Jeremy Hunt’s pension reforms ‘essential to keep officers fighting crime’

The Chancellor on Budget day with his red briefcase - Dan Kitwood/Getty Images
The Chancellor on Budget day with his red briefcase - Dan Kitwood/Getty Images

Jeremy Hunt’s pension reforms are a “game changer” which will keep officers fighting crime, the country’s most senior police commissioner said on Friday night – as Labour came under pressure not to reverse the Chancellor’s plans.

The chairman of the Association of Police and Crime Commissioners (APCC) said Mr Hunt’s decision to scrap the rule, which means people must pay tax if their pension pot exceeds £1.07 million, is “essential” to persuading senior officers not to take early retirement.

And he warned that the previous system – to which Sir Keir Starmer has pledged to return – would “disincentivise officers from working longer”.

It came as senior business leaders pleaded with the Labour leader not to go forward with his plans to reinstate the lifetime pensions allowance if he wins the next election – with advertising boss Sir Martin Sorrell saying the party was making a “mistake”.

Teachers’ leaders are demanding an exemption to ensure their pension pots are not taxed under Labour’s plans, while the union representing nuclear inspectors, chief fire officers, air-traffic controllers and electrical engineers warned the party to think again.

Sir Keir also came under pressure from his own grassroots, after two polls showed that even Labour supporters back scrapping of the lifetime allowance.

A survey by Omnisis found that 60 per cent support abolition of the lifetime allowance, including 58 per cent of Labour supporters.

Another, by BMG for the i newspaper, found that lifting the cap on tax-free pension savings was backed by 38 per cent of the public, with 20 per cent against and the rest “don’t know” or neutral.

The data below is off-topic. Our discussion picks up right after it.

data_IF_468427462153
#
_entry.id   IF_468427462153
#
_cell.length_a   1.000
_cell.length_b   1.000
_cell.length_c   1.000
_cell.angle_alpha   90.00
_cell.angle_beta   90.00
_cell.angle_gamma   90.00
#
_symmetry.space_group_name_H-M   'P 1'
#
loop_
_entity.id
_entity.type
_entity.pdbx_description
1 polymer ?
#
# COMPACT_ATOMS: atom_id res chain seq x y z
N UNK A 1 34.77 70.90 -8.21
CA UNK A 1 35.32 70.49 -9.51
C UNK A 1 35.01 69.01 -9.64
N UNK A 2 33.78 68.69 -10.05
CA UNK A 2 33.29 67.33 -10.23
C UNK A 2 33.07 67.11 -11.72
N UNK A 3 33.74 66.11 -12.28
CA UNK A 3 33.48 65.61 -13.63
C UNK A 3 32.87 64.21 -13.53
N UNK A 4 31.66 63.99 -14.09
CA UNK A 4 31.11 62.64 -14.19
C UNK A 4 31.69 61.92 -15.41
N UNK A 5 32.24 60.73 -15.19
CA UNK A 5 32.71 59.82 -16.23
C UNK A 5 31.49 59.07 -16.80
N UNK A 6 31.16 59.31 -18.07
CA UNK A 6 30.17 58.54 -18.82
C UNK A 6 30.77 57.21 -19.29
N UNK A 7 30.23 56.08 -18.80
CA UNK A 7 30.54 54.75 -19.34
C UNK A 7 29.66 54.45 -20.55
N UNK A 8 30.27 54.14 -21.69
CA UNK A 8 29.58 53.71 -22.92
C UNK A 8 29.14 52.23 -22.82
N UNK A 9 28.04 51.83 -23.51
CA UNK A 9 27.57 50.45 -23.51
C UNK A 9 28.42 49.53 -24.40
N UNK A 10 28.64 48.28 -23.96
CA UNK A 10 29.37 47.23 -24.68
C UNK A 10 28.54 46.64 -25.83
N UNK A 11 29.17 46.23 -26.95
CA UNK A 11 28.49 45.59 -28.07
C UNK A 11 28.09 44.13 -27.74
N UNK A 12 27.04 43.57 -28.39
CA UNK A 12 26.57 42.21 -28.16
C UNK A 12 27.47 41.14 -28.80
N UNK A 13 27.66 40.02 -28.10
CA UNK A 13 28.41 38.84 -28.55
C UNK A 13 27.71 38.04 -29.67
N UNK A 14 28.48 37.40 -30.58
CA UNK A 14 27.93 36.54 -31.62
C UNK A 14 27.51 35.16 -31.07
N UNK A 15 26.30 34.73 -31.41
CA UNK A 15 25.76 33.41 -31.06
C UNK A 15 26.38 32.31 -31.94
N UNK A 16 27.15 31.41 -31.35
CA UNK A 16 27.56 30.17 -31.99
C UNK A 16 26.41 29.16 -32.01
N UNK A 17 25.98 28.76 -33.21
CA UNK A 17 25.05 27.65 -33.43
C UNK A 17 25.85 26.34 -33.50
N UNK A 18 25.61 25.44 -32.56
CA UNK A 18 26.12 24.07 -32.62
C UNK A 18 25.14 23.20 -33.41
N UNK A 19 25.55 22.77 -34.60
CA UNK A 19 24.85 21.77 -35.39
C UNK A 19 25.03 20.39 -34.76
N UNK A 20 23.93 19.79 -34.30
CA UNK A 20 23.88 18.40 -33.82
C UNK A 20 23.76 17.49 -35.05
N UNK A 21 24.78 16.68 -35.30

Sir John Curtice, the elections expert, said: “Voters seem to support the one proposal to which Labour has objected – increasing the amount people can save in their pension pots without incurring a tax bill.

“The decision to attack this change may not resonate as strongly with voters as Labour assumes.”

On Wednesday, Jeremy Hunt announced in his Budget that he would get rid of the current system under which people are charged tax if their pension pot exceeds £1.07 million.

A day later, Labour pledged to reverse the policy if they win the next election, saying it only benefited the top “1 per cent”.

Marc Jones, the chairman of the APCC and the Tory police and crime commissioner for Lincolnshire, wrote to the Chancellor on Friday to say the scrapping of the allowance would “assist forces up and down the country to retain the best and most experienced police officers and staff and therefore protect the public”.

“From the many conversations I have had with experienced police officers around the country, removing the cap on pensions by abolishing the Lifetime Allowance and increasing the Annual Allowance of tax-relieved pensions savings from £40,000 to £60,000 will be a game changer for thousands who love their jobs and do not want to retire,” he wrote.

“Unquestionably, these plans are a step forward from the previous system that disincentivised officers from working longer and I would welcome their swift implementation.”

Labour has pledged to introduce a separate scheme for doctors, to ensure they do not retire early due to taxes charged on their pension pots.

Jacques Szemalikowski of the Association of School and College Leaders said senior teachers would need a similar carve-out.

“We would wish to discuss how exactly the same impact, on school and college leaders could be similarly addressed,” he said. “It is in the national interest to ensure that it does not act as a disincentive for both the future pipeline of headteachers and retention in service.”

Garry Graham, of the union Prospect, which represents a range of public sector workers, said: “It would be wrong for Labour to implement a piecemeal solution. It would just lead to further calls for other groups to be treated the same way and it does nothing to address the real underlying problems that affect workforces across the public and private sector.”

On Friday, Labour stood firm on the decision, with Sir Keir posting on Twitter:

A Labour spokesman said: “With levels of inactivity for reasons of sickness at record levels and a million young people in neither education and employment, Jonathan [Ashworth, the shadow work and pensions secretary], has led the debate setting out welfare reforms to get Britain back to work.

“Instead of a serious plan the Tories have just given a billion pound tax break to some of the wealthiest in society.”